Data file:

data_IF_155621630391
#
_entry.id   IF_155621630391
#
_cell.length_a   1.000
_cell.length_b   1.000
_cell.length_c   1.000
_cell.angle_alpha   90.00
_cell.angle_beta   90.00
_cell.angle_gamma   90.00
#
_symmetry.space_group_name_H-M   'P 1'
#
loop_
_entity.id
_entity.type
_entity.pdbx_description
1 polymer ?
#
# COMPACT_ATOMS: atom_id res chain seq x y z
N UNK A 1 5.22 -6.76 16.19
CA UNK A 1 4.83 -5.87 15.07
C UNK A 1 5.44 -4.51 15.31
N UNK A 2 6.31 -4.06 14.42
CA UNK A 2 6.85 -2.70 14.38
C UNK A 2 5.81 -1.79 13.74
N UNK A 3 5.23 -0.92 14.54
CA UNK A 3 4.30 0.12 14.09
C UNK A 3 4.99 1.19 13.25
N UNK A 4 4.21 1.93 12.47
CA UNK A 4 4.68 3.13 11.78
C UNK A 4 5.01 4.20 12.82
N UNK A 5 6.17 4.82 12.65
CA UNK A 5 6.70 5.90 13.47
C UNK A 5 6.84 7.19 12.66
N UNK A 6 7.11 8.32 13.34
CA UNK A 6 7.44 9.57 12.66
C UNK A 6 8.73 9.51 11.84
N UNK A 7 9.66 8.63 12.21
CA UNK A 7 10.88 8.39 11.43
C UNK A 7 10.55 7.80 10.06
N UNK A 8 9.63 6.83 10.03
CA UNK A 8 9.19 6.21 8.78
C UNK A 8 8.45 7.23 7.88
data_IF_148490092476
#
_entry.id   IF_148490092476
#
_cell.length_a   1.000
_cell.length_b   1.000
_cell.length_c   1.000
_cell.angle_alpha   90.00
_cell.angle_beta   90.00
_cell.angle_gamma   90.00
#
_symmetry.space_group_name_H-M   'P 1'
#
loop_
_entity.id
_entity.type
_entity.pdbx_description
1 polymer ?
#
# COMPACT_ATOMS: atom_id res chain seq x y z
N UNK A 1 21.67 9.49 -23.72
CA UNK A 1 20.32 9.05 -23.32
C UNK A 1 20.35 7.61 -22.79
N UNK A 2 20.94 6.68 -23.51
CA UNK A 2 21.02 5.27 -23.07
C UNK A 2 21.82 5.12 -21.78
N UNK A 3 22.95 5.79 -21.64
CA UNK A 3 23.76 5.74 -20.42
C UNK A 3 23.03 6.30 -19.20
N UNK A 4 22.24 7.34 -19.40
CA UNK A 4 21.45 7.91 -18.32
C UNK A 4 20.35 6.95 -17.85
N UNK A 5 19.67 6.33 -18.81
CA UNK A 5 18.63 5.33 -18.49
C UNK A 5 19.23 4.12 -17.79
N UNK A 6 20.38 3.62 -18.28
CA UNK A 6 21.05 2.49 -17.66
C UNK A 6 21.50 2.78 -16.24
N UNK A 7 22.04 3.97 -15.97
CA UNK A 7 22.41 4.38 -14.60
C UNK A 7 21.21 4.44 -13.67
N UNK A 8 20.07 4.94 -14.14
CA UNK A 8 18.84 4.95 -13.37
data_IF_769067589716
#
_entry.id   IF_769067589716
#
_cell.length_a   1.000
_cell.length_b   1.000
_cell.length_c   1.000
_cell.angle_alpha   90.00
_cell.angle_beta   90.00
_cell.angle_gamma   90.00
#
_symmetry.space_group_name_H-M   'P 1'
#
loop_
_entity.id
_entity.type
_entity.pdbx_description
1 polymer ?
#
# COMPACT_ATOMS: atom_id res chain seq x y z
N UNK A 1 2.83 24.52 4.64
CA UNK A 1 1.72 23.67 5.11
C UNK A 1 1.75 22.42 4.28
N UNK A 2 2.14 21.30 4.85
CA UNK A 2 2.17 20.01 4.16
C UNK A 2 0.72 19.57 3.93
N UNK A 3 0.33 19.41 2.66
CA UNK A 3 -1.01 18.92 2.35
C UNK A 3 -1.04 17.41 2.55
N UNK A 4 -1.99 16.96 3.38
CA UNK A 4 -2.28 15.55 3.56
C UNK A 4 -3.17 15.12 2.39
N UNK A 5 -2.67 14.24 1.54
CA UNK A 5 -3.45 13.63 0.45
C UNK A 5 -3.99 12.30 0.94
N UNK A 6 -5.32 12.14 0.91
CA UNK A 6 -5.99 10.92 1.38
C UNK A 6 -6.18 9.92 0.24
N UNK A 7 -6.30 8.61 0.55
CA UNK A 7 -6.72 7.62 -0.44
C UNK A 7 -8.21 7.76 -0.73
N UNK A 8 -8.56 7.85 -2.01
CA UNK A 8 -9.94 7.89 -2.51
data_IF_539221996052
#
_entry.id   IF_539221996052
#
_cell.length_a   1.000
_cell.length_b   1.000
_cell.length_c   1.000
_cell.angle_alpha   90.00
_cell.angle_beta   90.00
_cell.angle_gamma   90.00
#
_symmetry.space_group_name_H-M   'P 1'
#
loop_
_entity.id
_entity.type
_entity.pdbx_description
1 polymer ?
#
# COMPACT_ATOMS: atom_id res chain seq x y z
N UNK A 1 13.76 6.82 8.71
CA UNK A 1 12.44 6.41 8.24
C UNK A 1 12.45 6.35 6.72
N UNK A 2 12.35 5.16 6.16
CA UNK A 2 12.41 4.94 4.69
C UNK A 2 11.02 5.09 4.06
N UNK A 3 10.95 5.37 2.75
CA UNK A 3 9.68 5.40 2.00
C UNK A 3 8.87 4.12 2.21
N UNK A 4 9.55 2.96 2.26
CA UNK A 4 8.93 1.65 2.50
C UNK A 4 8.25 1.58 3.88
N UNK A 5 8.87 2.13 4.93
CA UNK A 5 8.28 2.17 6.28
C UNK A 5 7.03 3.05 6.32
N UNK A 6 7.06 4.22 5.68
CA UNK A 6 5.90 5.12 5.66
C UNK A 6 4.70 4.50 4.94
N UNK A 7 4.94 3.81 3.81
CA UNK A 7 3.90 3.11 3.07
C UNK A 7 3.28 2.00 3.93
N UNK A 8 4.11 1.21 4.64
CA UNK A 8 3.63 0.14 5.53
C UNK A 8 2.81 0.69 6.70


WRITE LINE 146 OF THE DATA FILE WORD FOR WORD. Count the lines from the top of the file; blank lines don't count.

_entity.type